An Israeli court has ruled that 500 Palestinian residents of Ras Jrabah, a village in the Negev (Naqab) desert that predates the establishment of the state of Israel, must leave their homes and lands by March 2024 to make way for a new Jewish neighborhood.
The Be’er Sheva Magistrate’s Court issued the decision on Monday, following a lawsuit filed by the Israel Land Authority (ILA) in 2019. The ILA claimed that the presence of Ras Jrabah, which is unrecognized by the state, hindered the expansion of the nearby city of Dimona.
The court ordered the Palestinian families to demolish their own homes and pay a sum of 117,000 shekels ($31,700) to cover legal expenses. The court also rejected the residents’ request to postpone the eviction until an alternative solution is found.
The residents of Ras Jrabah belong to the al-Hawashleh tribe, a native Palestinian Bedouin community that has lived in the area for generations. They own land in both Ras Jrabah and Dimona, which was built on their lands after 1948.
The government plans to replace Ras Jrabah with a new neighborhood called Rotem, which will include thousands of housing units for Jewish citizens. The project is part of a larger plan to Judaize the Negev and displace its indigenous Palestinian population.
Adalah, the Haifa-based legal centre for Arab minority rights, which is representing the residents, said they will appeal against the decision. It argued that the court “disregarded” the residents’ arguments and ignored their historical and cultural ties to the land.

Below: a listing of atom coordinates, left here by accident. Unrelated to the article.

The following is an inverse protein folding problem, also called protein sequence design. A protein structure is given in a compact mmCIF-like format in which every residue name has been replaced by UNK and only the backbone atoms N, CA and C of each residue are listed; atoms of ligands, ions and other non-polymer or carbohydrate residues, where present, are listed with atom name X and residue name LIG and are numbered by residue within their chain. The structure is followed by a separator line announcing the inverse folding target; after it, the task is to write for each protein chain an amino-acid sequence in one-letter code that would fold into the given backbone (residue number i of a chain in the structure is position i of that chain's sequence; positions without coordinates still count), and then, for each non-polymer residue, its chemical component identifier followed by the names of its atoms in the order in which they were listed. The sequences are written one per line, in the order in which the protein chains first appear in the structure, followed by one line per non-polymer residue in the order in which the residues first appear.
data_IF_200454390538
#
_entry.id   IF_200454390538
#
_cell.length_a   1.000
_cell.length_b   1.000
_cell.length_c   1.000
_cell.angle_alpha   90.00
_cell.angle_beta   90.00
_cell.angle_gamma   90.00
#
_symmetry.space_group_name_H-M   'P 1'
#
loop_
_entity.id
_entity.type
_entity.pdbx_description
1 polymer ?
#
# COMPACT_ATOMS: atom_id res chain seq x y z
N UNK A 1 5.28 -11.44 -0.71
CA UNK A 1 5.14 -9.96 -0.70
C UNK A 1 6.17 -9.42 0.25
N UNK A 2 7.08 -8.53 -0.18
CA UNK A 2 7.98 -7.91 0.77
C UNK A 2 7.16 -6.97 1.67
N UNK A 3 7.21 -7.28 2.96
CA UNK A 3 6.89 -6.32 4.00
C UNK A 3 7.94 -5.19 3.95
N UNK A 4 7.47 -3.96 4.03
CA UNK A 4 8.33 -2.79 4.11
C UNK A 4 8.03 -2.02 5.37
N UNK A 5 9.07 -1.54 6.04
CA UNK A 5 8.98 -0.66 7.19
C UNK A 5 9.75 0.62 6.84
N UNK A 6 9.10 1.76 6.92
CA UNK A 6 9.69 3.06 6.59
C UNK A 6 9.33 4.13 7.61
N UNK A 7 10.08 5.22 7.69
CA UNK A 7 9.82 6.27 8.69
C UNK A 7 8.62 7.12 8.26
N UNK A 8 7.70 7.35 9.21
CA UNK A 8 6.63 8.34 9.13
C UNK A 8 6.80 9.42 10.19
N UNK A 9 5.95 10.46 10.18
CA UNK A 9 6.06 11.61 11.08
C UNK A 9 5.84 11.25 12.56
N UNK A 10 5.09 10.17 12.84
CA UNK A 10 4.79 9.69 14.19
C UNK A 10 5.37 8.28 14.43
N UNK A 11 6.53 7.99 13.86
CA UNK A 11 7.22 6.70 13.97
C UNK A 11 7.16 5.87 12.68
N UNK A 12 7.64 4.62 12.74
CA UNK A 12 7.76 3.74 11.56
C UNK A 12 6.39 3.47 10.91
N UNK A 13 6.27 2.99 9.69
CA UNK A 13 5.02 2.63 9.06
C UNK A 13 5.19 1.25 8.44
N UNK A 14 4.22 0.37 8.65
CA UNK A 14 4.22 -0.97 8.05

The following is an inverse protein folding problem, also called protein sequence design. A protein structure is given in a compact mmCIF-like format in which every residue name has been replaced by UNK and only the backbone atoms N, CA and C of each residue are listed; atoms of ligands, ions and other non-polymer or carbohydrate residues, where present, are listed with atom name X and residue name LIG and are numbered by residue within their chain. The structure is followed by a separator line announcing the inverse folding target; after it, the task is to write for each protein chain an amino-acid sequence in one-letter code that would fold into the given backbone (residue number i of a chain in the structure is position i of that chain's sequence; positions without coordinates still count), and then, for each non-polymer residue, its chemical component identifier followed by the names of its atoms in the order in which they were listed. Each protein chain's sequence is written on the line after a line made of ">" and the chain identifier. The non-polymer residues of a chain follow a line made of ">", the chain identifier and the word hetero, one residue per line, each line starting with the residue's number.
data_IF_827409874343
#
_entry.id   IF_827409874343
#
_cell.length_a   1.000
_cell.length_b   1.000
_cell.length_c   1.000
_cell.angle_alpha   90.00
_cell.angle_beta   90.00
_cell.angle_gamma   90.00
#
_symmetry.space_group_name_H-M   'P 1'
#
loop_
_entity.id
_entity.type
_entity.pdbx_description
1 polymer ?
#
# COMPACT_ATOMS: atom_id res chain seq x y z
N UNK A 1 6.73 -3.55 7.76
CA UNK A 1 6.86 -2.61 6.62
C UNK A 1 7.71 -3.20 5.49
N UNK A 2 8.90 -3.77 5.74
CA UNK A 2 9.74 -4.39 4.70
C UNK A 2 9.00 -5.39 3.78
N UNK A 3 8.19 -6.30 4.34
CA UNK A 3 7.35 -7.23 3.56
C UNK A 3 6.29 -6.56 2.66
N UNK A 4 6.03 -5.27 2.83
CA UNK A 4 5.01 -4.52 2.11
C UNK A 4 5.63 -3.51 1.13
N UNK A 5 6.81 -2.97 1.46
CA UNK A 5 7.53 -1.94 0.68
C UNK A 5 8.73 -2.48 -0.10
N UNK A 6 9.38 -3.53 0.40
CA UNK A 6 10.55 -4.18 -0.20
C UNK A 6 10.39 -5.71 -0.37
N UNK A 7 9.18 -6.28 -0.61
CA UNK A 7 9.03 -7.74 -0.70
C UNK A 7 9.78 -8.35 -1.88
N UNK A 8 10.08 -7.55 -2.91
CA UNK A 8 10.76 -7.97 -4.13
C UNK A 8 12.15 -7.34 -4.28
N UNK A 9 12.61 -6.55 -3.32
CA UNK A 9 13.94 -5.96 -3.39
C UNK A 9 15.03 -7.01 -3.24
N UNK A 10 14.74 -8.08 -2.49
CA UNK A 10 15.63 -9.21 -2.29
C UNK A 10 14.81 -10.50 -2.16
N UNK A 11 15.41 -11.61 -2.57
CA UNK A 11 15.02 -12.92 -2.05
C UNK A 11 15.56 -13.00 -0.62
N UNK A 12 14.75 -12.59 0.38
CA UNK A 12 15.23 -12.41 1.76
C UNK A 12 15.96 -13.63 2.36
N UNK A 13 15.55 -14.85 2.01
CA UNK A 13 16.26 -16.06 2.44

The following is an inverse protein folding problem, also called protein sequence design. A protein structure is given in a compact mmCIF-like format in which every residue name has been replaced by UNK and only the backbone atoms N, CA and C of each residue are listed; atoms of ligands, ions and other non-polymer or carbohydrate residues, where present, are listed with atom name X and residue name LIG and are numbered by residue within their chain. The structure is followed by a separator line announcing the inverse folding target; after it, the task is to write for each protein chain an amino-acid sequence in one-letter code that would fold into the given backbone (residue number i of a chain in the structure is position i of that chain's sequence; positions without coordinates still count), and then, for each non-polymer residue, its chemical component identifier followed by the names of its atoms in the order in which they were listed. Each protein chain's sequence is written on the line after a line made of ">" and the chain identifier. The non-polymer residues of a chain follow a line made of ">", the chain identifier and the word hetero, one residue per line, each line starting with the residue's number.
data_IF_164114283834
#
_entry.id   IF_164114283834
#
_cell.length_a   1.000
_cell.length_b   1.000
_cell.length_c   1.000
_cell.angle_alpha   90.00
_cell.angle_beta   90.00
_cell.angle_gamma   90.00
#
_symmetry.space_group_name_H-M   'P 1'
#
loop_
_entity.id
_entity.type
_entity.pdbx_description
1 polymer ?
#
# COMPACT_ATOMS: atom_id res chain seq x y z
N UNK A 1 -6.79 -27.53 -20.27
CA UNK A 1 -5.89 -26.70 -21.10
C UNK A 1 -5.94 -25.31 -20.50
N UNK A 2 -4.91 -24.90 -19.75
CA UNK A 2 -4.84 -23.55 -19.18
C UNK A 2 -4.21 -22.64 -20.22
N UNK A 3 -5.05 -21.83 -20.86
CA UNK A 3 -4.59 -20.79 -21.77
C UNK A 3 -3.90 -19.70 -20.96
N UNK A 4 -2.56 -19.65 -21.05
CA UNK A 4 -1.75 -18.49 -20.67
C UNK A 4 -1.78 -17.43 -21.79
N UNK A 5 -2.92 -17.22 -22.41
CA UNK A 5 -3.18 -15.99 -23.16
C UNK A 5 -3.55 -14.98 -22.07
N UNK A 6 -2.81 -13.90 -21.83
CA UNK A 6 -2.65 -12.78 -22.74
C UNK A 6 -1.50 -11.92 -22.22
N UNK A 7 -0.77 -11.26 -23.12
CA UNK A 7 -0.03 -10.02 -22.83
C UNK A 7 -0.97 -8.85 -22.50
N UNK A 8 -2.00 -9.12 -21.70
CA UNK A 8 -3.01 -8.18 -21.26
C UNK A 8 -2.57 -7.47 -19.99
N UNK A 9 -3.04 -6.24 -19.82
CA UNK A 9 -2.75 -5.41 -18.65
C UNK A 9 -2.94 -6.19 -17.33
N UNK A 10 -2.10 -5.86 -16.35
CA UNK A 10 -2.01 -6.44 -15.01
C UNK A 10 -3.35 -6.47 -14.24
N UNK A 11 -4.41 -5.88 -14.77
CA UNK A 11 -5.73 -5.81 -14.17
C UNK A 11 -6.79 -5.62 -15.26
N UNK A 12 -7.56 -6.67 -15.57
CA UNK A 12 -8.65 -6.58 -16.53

“Since the Nakba, the state of Israel has employed a range of tools and policies to forcibly displace the Bedouin residents in the Naqab,” Adalah said in a statement¹. “These policies are aimed at concentrating them in impoverished townships and seizing their lands for the benefit of Jewish settlement expansion.”
The case of Ras Jrabah is not an isolated one. There are dozens of unrecognised Palestinian villages in the Negev, home to about 90,000 people, who face constant threats of demolition, eviction and discrimination.
One of the most prominent examples is Umm al-Hiran, another Bedouin village that was ordered to be demolished by Israel’s high court in 2017 to make way for a Jewish-only colony called Hiran². The residents have been resisting the eviction for years, despite facing violence and intimidation from Israeli forces.
Amnesty International has condemned Israel’s plans to forcibly transfer Palestinian Bedouin communities in the Negev as a violation of international law and a manifestation of its apartheid regime.
“The Israeli authorities must immediately halt all plans to forcibly evict and displace these communities,” Amnesty said in a statement in May. “Forcible transfer amounts to a war crime under international law when committed as part of a widespread or systematic attack against any civilian population.”
The Palestinian residents of Ras Jrabah have vowed to fight for their rights and dignity until the end. Musa al-Hawashleh, a resident of Ras Jrabah, told Middle East Eye: “We don’t know where we will go. We have been here before the state of Israel and now we will be expelled from our homeland”.